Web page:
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Tom Raffield is an artist and designer maker who has gained a reputation for his handmade steam bent lighting and furniture ranges that are sustainably crafted in Cornwall. We sit down with him to find out more about his studio, his design process and his top tips for achieving a stylish industrial look in your home.
What is your background and what do you specialise in?
I studied 3D Design for Sustainability at Falmouth University and I was eager to discover and explore as many different design philosophies and processes while I had the chance. It was here my obsession with innovative design, sustainably sourced wood and the eco-friendly process of steam bending began.
The method, traditionally associated with boat building and making musical instruments, involves a lot of skill and an understanding of the variables to allow you to create the perfect bend. After a while I developed my own techniques for bending wood which brought many of my ideas to life. Once you master these steam bending skills it becomes a fast and high-octane process that is highly addictive. I can’t get enough of it!
Tell us about your business and how you got started?
We handcraft steam bent furniture, lighting and spaces from our studios based in Cornwall. We have a curated range of products but also sometimes take on bespoke commissions and projects. The business literally started in my mum's garage a long time ago. I then got my own studio space, workshop and it’s grown from there really.
What does a typical working day look like for you?
There aren’t many ‘typical’ days for me. I always like to get up early and start the day with some exercise. Then I spend a bit of time in the workshop, coming up with ideas and playing around with different designs. Then its into the office for meetings and catching up with emails.
What can you tell us about your workshop in Cornwall and the team that works there?
We’ve recently moved location to am much larger space in Falmouth (about 20 minutes from where we were in the woods) which is amazing – there’s so much more opportunity and scope for bigger projects. Our team is ever growing but there still remains a tight, family feel to our business, which we really cherish and want to maintain.
“Our new designs produce cascading shadows and sweeping lighting effects that pay homage to one of nature’s most empowering elements, and one that never fails to inspire our work. We sought to create a lighting range that brought a piece of the Cornish coastline into people’s homes.”
Can you tell us more about your collections and the design process?
Before our workshop team can bring to life any new product ranges, they have to go through a series of design stages. This initial design conception is lead by Danie and I, we find inspiration in everything from the natural environment around our woodland home to the nearby Cornish coastline. I often sketch ideas first and, once I have a few potential designs in mind, begin experimenting in the workshop with wood and other mixed mediums to create fluid, dynamic shapes. Each concept in the design journey is captured: the shapes that work, the ones with flaws and products that need to go back to the drawing board are all recorded. It’s a long process but very worthwhile in the end.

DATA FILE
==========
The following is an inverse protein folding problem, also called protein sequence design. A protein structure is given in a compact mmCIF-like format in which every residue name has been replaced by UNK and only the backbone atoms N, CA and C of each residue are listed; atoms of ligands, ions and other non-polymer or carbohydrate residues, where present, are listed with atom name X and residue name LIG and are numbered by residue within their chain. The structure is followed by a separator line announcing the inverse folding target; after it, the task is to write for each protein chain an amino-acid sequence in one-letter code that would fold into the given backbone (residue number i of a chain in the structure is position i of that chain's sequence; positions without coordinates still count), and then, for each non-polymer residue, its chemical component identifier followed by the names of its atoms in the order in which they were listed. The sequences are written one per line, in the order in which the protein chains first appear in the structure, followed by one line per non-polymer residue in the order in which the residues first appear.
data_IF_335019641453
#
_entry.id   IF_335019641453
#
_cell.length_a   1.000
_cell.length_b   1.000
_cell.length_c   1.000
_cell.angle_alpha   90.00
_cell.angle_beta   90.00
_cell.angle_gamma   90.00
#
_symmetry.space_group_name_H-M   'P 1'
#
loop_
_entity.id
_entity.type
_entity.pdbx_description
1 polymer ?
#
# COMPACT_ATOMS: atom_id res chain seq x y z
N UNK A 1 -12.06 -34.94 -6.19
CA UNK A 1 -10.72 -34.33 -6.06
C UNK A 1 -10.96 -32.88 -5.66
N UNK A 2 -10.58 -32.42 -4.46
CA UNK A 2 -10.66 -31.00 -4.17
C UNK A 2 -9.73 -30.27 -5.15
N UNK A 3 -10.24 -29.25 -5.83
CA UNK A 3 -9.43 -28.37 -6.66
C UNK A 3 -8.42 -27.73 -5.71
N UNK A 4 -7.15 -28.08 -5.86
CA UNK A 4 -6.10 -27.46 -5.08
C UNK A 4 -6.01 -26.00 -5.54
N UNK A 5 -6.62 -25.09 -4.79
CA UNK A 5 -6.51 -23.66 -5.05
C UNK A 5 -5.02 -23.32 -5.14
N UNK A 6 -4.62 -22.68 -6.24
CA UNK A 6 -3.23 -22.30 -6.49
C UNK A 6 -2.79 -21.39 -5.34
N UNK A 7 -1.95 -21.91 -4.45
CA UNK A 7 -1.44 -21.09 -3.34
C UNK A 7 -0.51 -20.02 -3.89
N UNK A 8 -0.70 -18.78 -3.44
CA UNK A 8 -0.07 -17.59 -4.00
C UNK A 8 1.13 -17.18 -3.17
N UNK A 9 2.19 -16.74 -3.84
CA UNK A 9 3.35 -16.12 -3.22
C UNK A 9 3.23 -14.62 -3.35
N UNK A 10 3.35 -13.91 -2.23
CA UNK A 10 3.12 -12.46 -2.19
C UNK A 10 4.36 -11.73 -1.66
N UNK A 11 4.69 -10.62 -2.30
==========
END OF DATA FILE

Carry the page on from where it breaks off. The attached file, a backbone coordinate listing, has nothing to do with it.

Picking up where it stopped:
You have just launched the Comber Range of steam bent lighting. What inspired this collection?
The Comber Lighting Range explores our relationship with the sea - the fluid organic shapes and the emotions it conveys. Our new designs produce cascading shadows and sweeping lighting effects that pay homage to one of nature’s most empowering elements, and one that never fails to inspire our work. We sought to create a lighting range that brought a piece of the Cornish coastline into people’s homes.
What are your best-selling items? And which design is your personal favourite?
Probably our No.1 Pendant – the first light we ever created – and our Skipper pendant. Our furniture range is also growing in popularity, which is brilliant, key pieces like the Arbor Armchair are going down really well.
Over 60 metres of steam bent timber endlessly weave to envelop the light in the Number 1 Pendant Giant.
You recently published a guide for achieving a stylish industrial look in your home. What is your top tip?
One of the best things about the industrial design trend is that you can spend as little (or as much) as you like to achieve it. The upcycling or reclamation of existing furnishings is a great option if you want to cut the cost on your interior design project and simultaneously cut down on waste.
Here at Tom Raffield we strive for longevity in our designs and kicking back at modern throwaway culture, which is why we’re fully supportive of the upcycling movement. Things like exposing existing brickwork or painting a wall make a huge difference.
What exciting developments can we expect to see from Tom Raffield in the next year?
We’re about to launch another new lighting collection – the cluster range – launching 27.09 and after that we’re currently developing a new range for SS20. Watch this space!
We would like to thank Tom for taking the time to talk to Warehouse Home. For more information, visit his website.
The Kern redefines the chandelier with its steam bent hoop of solid suspended oak and bare filament bulbs.